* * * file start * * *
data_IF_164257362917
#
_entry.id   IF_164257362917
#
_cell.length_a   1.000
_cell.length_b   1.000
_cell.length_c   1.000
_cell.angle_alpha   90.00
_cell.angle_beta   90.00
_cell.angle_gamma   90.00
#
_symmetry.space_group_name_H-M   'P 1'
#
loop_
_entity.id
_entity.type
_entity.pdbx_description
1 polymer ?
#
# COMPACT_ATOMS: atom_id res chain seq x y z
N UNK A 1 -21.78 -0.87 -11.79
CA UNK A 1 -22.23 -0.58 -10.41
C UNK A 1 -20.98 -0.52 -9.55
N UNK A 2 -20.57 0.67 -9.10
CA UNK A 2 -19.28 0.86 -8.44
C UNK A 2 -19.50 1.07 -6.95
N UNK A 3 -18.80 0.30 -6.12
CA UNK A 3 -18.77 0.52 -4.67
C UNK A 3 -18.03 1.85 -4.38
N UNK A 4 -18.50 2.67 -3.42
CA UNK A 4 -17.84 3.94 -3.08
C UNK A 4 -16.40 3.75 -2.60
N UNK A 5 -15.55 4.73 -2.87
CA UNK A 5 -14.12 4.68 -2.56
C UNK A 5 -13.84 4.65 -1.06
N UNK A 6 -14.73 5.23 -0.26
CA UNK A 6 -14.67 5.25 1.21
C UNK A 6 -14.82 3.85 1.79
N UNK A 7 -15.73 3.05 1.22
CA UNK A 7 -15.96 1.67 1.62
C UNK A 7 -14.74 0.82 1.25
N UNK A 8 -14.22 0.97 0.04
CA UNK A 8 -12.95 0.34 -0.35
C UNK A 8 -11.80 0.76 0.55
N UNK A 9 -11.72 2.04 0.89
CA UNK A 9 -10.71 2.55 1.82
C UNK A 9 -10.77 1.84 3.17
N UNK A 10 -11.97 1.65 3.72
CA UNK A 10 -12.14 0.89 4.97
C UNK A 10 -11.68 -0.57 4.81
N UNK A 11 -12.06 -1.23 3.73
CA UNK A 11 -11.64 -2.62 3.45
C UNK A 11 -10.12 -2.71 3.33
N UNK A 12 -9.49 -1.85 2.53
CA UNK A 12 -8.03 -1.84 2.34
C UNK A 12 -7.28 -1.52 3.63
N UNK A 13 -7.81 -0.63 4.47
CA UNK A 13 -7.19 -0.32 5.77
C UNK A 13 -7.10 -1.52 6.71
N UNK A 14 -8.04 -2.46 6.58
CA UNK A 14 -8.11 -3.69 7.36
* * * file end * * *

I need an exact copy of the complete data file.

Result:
data_IF_164257362917
#
_entry.id   IF_164257362917
#
_cell.length_a   1.000
_cell.length_b   1.000
_cell.length_c   1.000
_cell.angle_alpha   90.00
_cell.angle_beta   90.00
_cell.angle_gamma   90.00
#
_symmetry.space_group_name_H-M   'P 1'
#
loop_
_entity.id
_entity.type
_entity.pdbx_description
1 polymer ?
#
# COMPACT_ATOMS: atom_id res chain seq x y z
N UNK A 1 -21.78 -0.87 -11.79
CA UNK A 1 -22.23 -0.58 -10.41
C UNK A 1 -20.98 -0.52 -9.55
N UNK A 2 -20.57 0.67 -9.10
CA UNK A 2 -19.28 0.86 -8.44
C UNK A 2 -19.50 1.07 -6.95
N UNK A 3 -18.80 0.30 -6.12
CA UNK A 3 -18.77 0.52 -4.67
C UNK A 3 -18.03 1.85 -4.38
N UNK A 4 -18.50 2.67 -3.42
CA UNK A 4 -17.84 3.94 -3.08
C UNK A 4 -16.40 3.75 -2.60
N UNK A 5 -15.55 4.73 -2.87
CA UNK A 5 -14.12 4.68 -2.56
C UNK A 5 -13.84 4.65 -1.06
N UNK A 6 -14.73 5.23 -0.26
CA UNK A 6 -14.67 5.25 1.21
C UNK A 6 -14.82 3.85 1.79
N UNK A 7 -15.73 3.05 1.22
CA UNK A 7 -15.96 1.67 1.62
C UNK A 7 -14.74 0.82 1.25
N UNK A 8 -14.22 0.97 0.04
CA UNK A 8 -12.95 0.34 -0.35
C UNK A 8 -11.80 0.76 0.55
N UNK A 9 -11.72 2.04 0.89
CA UNK A 9 -10.71 2.55 1.82
C UNK A 9 -10.77 1.84 3.17
N UNK A 10 -11.97 1.65 3.72
CA UNK A 10 -12.14 0.89 4.97
C UNK A 10 -11.68 -0.57 4.81
N UNK A 11 -12.06 -1.23 3.73
CA UNK A 11 -11.64 -2.62 3.45
C UNK A 11 -10.12 -2.71 3.33
N UNK A 12 -9.49 -1.85 2.53
CA UNK A 12 -8.03 -1.84 2.34
C UNK A 12 -7.28 -1.52 3.63
N UNK A 13 -7.81 -0.63 4.47
CA UNK A 13 -7.19 -0.32 5.77
C UNK A 13 -7.10 -1.52 6.71
N UNK A 14 -8.04 -2.46 6.58
CA UNK A 14 -8.11 -3.69 7.36